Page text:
Troy schools still discussing armed teachers

By Stacy Walenter

The Troy School Board met on Monday, April 16 at the Troy High School Library. The meeting opened with Superintendent Jacob Francom and Morrison Elementary principal Diane Rewerts handing out several awards to students, volunteers, parents, and teachers for various accomplishments including straight A’s, citizens of the week, and contributions to the After School Program.
Francom reported that findings from an audit on February 28 and March 1 were positive and a voluntary OSHA evaluation found that the schools were “on a great track.” He also said that Gear Up grants have steadily decreased in the last few years from $140,000 to $110,000 to $60,000.
The district has secured a $10,000 grant for playground equipment. The money will go toward equipment suitable for children in Morrison’s preschool. The highly-regarded preschool has performed well and the lack of an appropriate playground environment has been the only thing they have been asked to address.
Kay Randall, Troy schools librarian, presented the “One Community, One Read” event she has organized. At Morrison Elementary’s final FACT night event on April 5, free books were handed out to families. 123 copies were dispersed that night with an additional 28 given away at the Troy Senior Citizen Center the next week.
The goal of “One Community, One Read” is to engage the community in a multigenerational discussion about themes in the book, including bullying and family relationships. A week-long series of events will take place during May.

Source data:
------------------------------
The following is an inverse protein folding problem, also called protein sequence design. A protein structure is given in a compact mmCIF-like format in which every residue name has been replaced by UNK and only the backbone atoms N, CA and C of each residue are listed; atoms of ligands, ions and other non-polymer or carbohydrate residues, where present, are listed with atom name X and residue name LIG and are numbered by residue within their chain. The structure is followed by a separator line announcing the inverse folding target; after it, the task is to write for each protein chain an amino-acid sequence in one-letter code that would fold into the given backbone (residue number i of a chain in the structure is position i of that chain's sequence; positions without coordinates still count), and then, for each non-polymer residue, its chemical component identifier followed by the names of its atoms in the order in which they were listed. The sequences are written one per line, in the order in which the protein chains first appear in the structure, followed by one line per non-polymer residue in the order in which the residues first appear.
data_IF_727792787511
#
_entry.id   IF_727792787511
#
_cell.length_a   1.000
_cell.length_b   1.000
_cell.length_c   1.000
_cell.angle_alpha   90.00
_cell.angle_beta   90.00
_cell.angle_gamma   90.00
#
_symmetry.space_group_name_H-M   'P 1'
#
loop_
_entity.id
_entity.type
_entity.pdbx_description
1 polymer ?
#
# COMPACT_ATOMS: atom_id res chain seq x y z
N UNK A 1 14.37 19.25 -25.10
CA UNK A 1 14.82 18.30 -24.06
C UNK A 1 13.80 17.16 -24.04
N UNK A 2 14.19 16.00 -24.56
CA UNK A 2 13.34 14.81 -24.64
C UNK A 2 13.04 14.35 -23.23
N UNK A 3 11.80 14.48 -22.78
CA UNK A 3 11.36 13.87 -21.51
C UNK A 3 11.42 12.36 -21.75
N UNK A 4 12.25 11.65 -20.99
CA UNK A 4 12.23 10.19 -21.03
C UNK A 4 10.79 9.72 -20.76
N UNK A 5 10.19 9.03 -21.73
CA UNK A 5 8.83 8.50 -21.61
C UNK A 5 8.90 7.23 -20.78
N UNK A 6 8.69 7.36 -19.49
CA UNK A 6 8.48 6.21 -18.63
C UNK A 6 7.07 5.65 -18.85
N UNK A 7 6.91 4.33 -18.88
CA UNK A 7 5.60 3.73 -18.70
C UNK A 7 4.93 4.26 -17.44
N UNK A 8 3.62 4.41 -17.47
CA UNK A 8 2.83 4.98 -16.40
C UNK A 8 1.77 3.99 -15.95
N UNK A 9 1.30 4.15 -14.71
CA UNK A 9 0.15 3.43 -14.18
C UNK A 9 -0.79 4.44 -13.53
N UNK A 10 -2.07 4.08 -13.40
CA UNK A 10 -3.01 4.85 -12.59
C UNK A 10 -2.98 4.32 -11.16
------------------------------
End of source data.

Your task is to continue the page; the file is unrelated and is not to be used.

Music teacher Sheri Hand reported positive results from Troy students’ participation
The board also addressed the district’s student immunization policy. Francom reported that Lincoln County has the highest number of religious exemptions on file in the state. From now on, when parents request an exemption, the school will first refer families to the county nurse.
Lastly, the board discussed an $80,000 quote for epoxy flooring for several areas in both of the school buildings. Floors will be replaced in the high school bathrooms, the kitchens at the elementary and the high school, and the foods room at the high school.
The floors have a 20-year life span. Money for the floors will come from a combination of money from the general fund, adult education income, the interlocal agreement, metal mines money (which has not been touched in nearly seven years and that the board originally earmarked for technology) and some building reserve funds.
The floor was then opened for public comments. A large contingent of parents and residents who are for an armed presence in the schools was present.
Parent Jennifer Meyer presented the results of her Facebook poll, in which she found 92% of respondents to be in favor of a qualified, armed person in the schools. Eight community members and parents spoke to the board on why they wanted an armed presence in the school.
Former Troy Police Chief Mitch Walters said, “The only way to stop a bad guy with a gun is a good guy with a gun.”
Toshia Yeadon reminded the board of the school’s bomb threat and said that there was no organization.
“That was a scary time for a lot of parents,” she said. “I agree that we need something in place. We need to protect each other.”